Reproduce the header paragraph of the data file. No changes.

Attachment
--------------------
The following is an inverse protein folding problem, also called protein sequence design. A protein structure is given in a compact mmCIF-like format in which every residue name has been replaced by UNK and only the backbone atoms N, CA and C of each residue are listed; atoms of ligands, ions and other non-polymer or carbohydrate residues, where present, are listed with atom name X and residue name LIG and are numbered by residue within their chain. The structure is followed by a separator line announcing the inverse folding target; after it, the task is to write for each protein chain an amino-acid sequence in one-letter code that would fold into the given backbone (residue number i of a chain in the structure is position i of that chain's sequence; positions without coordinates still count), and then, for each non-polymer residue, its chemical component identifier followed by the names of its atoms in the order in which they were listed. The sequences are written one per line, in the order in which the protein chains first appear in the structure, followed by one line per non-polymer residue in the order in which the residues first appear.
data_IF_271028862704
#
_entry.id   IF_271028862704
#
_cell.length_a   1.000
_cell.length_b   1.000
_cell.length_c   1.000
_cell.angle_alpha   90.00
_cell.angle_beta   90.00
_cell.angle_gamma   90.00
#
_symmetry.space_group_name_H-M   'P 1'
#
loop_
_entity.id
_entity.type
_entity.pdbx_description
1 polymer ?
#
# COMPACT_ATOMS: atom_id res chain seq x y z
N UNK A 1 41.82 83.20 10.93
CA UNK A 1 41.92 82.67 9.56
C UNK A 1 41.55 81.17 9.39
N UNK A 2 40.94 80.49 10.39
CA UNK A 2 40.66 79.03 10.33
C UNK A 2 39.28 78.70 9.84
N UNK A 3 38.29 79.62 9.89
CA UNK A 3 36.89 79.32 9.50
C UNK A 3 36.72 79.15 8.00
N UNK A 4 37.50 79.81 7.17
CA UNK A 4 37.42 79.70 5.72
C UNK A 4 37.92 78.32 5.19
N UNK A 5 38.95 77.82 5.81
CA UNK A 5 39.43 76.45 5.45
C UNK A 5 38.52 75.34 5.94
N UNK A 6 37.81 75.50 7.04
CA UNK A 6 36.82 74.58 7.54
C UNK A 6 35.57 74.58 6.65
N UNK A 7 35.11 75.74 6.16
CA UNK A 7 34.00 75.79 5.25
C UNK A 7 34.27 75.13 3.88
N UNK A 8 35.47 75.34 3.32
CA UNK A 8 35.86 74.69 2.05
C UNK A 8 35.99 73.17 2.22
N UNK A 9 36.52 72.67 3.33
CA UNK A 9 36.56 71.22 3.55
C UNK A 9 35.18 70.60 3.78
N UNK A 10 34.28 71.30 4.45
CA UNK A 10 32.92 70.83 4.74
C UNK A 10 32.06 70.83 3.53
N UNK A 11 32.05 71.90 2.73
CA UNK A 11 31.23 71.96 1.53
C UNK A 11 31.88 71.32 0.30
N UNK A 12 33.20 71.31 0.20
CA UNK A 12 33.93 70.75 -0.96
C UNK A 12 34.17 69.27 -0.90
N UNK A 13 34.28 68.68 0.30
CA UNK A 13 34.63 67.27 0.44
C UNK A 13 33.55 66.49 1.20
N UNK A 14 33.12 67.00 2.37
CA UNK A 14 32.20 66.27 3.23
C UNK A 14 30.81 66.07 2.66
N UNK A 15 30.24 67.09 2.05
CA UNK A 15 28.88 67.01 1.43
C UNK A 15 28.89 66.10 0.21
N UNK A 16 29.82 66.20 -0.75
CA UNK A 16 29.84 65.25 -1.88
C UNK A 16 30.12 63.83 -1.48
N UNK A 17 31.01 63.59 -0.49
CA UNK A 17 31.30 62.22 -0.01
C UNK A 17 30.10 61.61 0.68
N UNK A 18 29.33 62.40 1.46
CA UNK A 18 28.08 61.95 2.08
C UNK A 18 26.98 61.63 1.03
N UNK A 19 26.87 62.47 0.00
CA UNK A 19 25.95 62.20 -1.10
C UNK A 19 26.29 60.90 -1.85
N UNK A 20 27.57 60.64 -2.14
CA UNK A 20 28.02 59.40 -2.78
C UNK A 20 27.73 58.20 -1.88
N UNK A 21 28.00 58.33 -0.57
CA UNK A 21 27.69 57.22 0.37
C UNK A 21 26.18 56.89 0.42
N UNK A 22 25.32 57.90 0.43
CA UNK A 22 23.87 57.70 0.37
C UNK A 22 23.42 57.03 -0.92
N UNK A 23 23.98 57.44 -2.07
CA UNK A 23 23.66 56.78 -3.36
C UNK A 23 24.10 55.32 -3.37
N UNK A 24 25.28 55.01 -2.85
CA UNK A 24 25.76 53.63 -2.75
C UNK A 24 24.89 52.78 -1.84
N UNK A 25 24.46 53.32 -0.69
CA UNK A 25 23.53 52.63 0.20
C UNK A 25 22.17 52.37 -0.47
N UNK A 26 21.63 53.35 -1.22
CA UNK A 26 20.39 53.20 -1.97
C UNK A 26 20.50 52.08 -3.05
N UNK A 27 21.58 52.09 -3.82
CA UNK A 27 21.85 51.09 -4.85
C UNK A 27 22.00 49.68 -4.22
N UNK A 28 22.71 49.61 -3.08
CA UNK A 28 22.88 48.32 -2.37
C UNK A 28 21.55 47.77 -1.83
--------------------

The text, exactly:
The following is an inverse protein folding problem, also called protein sequence design. A protein structure is given in a compact mmCIF-like format in which every residue name has been replaced by UNK and only the backbone atoms N, CA and C of each residue are listed; atoms of ligands, ions and other non-polymer or carbohydrate residues, where present, are listed with atom name X and residue name LIG and are numbered by residue within their chain. The structure is followed by a separator line announcing the inverse folding target; after it, the task is to write for each protein chain an amino-acid sequence in one-letter code that would fold into the given backbone (residue number i of a chain in the structure is position i of that chain's sequence; positions without coordinates still count), and then, for each non-polymer residue, its chemical component identifier followed by the names of its atoms in the order in which they were listed. The sequences are written one per line, in the order in which the protein chains first appear in the structure, followed by one line per non-polymer residue in the order in which the residues first appear.